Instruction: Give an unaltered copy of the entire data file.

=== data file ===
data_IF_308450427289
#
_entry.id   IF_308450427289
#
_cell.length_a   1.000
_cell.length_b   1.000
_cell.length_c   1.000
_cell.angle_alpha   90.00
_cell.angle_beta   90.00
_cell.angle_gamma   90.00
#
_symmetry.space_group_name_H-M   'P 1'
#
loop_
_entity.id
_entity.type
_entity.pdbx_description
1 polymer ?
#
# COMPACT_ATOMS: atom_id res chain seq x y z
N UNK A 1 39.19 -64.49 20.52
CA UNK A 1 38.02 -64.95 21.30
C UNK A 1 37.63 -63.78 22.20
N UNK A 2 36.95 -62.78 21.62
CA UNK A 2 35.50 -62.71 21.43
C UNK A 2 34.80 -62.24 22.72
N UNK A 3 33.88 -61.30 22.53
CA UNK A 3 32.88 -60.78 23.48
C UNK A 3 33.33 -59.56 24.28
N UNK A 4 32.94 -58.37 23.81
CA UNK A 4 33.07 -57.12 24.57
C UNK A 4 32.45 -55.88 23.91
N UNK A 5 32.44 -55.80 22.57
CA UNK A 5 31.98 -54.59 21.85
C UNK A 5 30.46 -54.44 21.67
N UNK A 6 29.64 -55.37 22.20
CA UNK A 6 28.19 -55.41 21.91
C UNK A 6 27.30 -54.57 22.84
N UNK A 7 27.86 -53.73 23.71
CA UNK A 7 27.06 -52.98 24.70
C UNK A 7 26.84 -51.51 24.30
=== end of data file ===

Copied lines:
data_IF_308450427289
#
_entry.id   IF_308450427289
#
_cell.length_a   1.000
_cell.length_b   1.000
_cell.length_c   1.000
_cell.angle_alpha   90.00
_cell.angle_beta   90.00
_cell.angle_gamma   90.00
#
_symmetry.space_group_name_H-M   'P 1'
#
loop_
_entity.id
_entity.type
_entity.pdbx_description
1 polymer ?
#
# COMPACT_ATOMS: atom_id res chain seq x y z
N UNK A 1 39.19 -64.49 20.52
CA UNK A 1 38.02 -64.95 21.30
C UNK A 1 37.63 -63.78 22.20
N UNK A 2 36.95 -62.78 21.62
CA UNK A 2 35.50 -62.71 21.43
C UNK A 2 34.80 -62.24 22.72
N UNK A 3 33.88 -61.30 22.53
CA UNK A 3 32.88 -60.78 23.48
C UNK A 3 33.33 -59.56 24.28
N UNK A 4 32.94 -58.37 23.81
CA UNK A 4 33.07 -57.12 24.57
C UNK A 4 32.45 -55.88 23.91
N UNK A 5 32.44 -55.80 22.57
CA UNK A 5 31.98 -54.59 21.85
C UNK A 5 30.46 -54.44 21.67
N UNK A 6 29.64 -55.37 22.20
CA UNK A 6 28.19 -55.41 21.91
C UNK A 6 27.30 -54.57 22.84
N UNK A 7 27.86 -53.73 23.71
CA UNK A 7 27.06 -52.98 24.70
C UNK A 7 26.84 -51.51 24.30